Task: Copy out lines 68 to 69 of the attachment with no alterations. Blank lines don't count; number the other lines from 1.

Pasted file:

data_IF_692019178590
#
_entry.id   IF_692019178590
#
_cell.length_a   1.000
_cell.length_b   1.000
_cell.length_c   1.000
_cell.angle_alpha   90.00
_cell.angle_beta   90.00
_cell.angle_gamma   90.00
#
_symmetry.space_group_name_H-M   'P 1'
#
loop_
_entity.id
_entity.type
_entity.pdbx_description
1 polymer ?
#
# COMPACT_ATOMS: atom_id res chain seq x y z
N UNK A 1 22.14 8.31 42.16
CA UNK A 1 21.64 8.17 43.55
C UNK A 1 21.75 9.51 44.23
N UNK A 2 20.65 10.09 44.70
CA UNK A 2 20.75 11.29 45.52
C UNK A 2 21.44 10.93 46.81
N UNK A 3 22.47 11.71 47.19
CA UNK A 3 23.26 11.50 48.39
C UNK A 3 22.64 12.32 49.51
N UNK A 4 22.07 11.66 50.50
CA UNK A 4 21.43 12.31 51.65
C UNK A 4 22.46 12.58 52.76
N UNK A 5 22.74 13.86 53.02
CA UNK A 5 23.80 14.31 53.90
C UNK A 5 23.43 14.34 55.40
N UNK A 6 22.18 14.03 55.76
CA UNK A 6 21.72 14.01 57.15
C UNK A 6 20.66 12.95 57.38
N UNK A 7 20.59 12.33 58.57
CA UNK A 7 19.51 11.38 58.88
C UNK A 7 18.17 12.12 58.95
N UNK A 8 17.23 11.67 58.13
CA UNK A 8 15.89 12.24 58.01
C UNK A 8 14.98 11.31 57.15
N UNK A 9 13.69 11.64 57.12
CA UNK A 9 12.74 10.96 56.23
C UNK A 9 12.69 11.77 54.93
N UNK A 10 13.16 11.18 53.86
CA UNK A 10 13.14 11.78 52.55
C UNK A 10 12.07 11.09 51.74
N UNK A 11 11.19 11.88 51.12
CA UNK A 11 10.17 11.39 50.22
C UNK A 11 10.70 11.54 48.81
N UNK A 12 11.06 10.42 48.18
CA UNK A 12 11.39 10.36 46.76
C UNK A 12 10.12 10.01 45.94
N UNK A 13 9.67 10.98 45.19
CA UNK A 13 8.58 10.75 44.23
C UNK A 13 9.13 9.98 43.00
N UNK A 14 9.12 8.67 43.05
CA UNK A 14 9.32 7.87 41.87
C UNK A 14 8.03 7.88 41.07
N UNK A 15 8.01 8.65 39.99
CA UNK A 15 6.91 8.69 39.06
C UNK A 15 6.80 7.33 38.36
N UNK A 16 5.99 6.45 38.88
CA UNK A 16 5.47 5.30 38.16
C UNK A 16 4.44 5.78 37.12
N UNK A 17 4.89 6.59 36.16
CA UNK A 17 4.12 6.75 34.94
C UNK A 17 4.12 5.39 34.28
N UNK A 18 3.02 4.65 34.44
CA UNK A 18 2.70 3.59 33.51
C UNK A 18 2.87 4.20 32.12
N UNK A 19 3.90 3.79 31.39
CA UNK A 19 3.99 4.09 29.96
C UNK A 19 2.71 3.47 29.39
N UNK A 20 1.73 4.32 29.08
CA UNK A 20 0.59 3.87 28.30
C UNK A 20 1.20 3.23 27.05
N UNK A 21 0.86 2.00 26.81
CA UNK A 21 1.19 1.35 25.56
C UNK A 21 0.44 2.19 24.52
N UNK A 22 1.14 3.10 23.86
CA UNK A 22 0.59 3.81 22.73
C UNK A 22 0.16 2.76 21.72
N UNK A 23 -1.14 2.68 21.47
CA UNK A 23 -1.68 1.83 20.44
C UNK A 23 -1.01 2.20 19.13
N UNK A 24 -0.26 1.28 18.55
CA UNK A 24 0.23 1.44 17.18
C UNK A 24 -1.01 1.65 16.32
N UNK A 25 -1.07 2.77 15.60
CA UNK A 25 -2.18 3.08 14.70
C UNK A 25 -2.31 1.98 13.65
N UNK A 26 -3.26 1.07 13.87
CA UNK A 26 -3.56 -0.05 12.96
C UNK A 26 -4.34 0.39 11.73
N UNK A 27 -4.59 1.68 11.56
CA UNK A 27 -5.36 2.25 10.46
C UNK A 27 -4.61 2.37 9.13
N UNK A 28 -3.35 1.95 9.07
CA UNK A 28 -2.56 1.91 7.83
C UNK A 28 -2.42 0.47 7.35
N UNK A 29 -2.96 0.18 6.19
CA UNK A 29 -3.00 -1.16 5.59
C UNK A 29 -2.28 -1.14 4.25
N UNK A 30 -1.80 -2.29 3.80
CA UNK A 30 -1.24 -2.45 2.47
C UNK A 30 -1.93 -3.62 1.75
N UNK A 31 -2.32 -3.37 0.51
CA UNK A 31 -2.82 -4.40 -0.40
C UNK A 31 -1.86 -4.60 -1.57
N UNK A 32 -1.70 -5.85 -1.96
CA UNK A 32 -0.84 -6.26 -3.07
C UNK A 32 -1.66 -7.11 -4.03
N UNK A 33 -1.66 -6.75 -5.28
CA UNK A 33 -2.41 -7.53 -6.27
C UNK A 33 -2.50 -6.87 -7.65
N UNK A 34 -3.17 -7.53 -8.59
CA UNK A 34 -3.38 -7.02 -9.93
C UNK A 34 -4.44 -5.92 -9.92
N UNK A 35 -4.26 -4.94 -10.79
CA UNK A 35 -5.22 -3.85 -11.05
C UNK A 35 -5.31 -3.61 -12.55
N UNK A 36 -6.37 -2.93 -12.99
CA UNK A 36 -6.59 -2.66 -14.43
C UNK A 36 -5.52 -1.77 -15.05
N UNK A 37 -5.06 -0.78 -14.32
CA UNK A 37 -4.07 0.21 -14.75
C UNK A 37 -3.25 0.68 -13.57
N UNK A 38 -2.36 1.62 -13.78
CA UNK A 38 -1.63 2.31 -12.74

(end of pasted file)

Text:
C UNK A 16 4.44 5.78 37.12
N UNK A 17 4.89 6.59 36.16